Visiting art galleries and museums was also a favourite pastime from a very early age. Images which have remained with me are of the abstract paintings of the St. Ives School of Painters, Bernard Leach’s pottery, and Barbara Hepworth’s sculpture.
Throughout my education, I was lucky to have art teachers who had an affinity with textiles and who encouraged me to consider embroidery as an art form.
As a teenager, I discovered Anne Butler’s book Simple Stitches which was a pivotal moment. It demonstrated what was possible to achieve with stitch.
Having learnt to embroider before learning to write, it seems almost inevitable that I chose embroidery as a means of artistic expression.
What was your route to becoming an artist?
I took the classical route to becoming a professional artist. Upon completion of a foundation course at Art School in Birmingham, I was accepted into the degree course in the Textile department at Manchester Metropolitan University (MMU). At that time, the Embroidery department was led by Anne Butler-Morrell and Judy Barry, both inspirational artists and teachers.
Further studies in Art Education at Bristol University completed my formal education.
In 2007, I was accepted into the international group Quilt Art. It has been a privilege to work closely with internationally renowned and respected textile artists. We regularly organize travelling exhibitions of our work which are supported by self-published books and catalogues.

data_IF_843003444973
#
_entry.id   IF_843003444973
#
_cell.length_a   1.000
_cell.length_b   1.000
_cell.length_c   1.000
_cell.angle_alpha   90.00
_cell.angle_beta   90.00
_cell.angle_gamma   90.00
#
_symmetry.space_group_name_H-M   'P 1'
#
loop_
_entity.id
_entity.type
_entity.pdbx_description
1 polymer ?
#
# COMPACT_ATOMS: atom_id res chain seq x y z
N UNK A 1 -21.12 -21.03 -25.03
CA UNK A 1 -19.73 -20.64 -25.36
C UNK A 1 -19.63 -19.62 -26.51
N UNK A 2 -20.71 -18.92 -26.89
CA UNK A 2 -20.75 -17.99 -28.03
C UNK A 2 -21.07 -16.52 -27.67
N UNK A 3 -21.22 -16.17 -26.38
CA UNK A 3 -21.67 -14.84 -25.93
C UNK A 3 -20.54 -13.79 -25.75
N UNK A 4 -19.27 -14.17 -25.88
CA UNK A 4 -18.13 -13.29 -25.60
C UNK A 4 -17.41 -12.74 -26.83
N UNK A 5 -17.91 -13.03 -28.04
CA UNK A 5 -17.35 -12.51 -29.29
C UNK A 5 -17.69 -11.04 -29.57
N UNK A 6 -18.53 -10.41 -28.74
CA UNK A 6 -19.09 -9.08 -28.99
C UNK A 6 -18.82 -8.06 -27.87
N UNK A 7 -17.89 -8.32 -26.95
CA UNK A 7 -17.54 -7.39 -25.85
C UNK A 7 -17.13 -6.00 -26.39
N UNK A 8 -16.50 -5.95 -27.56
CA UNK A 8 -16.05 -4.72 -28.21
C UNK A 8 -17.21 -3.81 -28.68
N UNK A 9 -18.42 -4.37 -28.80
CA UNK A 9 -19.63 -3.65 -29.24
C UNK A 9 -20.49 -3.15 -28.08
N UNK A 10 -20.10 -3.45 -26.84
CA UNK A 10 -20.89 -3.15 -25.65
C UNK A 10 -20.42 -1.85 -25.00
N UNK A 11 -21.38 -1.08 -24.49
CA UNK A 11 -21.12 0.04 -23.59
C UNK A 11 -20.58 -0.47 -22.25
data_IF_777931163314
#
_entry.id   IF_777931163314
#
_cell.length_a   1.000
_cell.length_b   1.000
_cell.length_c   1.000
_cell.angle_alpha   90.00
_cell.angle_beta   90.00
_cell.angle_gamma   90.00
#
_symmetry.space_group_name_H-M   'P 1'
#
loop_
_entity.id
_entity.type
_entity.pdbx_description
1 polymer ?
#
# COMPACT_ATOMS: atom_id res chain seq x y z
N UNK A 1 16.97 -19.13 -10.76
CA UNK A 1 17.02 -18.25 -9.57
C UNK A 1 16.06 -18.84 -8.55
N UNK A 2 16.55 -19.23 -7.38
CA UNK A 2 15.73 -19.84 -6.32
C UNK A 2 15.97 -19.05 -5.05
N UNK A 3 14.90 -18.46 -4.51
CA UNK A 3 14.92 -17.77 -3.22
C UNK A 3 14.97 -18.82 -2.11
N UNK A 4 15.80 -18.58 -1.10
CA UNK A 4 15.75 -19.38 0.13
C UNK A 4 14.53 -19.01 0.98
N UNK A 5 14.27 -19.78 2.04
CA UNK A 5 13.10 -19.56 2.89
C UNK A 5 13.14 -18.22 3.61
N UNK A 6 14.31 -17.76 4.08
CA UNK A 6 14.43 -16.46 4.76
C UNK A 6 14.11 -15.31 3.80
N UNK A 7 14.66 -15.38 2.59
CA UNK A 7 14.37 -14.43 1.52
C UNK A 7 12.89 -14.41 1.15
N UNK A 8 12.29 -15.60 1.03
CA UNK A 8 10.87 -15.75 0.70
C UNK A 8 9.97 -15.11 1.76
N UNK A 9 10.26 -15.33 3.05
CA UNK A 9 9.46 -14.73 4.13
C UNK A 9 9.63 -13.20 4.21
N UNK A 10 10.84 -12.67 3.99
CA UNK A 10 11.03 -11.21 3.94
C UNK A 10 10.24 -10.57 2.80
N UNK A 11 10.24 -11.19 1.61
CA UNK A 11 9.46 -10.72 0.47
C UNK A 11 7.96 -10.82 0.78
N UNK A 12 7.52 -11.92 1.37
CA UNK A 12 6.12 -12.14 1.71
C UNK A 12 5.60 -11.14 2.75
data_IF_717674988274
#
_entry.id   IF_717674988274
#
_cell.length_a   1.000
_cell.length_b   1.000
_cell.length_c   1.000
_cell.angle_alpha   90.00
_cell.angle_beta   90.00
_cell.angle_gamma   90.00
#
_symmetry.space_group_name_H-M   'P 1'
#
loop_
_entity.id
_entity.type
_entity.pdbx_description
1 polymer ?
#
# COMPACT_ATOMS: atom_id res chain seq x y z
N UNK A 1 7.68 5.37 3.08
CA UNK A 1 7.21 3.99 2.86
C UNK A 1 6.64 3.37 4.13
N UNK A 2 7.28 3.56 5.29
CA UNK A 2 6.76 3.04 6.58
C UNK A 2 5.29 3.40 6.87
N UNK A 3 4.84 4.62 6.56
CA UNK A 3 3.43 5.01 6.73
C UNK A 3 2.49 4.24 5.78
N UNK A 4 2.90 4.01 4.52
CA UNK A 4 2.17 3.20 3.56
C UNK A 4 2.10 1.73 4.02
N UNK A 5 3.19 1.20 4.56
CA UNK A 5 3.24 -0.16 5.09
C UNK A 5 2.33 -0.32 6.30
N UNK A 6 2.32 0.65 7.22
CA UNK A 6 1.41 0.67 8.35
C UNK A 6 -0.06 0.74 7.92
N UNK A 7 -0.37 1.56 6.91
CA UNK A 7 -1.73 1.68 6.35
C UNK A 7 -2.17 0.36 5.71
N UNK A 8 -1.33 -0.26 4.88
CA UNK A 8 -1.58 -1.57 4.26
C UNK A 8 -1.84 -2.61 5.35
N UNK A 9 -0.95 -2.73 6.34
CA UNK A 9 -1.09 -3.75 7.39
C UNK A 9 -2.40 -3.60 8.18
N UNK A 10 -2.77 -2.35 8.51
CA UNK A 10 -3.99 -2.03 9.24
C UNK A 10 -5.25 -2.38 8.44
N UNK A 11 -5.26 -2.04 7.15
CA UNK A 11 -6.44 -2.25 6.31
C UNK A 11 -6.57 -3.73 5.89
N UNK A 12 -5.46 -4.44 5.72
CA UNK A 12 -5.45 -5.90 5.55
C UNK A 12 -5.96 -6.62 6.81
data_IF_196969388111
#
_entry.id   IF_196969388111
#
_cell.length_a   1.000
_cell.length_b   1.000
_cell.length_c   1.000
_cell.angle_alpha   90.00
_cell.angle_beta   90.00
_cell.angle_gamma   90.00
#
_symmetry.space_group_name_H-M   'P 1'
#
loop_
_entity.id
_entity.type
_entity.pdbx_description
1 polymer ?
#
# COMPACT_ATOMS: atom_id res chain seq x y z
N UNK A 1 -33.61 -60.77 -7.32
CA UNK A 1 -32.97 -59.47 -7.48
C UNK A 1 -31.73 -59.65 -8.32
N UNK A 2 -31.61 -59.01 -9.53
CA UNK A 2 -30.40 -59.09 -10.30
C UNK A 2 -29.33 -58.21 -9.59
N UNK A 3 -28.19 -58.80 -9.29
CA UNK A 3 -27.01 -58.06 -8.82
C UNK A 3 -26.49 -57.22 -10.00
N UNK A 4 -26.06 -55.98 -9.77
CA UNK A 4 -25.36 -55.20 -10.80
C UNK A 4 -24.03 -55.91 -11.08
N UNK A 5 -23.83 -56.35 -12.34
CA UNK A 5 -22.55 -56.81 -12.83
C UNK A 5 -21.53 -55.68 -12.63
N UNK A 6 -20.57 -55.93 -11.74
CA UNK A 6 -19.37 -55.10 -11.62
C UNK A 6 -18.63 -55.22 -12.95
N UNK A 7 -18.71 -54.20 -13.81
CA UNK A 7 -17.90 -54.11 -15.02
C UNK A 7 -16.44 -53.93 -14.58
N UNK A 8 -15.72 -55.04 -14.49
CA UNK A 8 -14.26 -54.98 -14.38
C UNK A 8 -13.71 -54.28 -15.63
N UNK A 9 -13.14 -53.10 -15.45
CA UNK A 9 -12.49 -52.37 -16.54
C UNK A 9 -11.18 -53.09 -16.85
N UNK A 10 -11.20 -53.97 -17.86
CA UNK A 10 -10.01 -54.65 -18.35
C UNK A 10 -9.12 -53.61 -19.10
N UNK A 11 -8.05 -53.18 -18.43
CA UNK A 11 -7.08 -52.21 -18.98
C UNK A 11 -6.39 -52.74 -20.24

Fascination with layers
Tell us about your process from conception to creation
Until recently, I created bodies of work based on selected themes. That involved researching the subject matter thoroughly, gathering visual ideas in a sketchbook and experimenting with materials and techniques.
My sketchbooks are really personal and are not made for display. They are more documentation of what I am researching and always useful to revisit as I am working on an idea.
For example, the antique lace collars I have used in my work have led me to research the history of fashion. I’ve visited the Rijksmuseum in Amsterdam to study portraits of the 17th century Dutch Masters. It was amazing to see how lace collars, cuffs and bonnets were portrayed in those paintings.
I also joined the Dutch Costume Association which provides a rich source of information about specialized subjects within the field of textile history.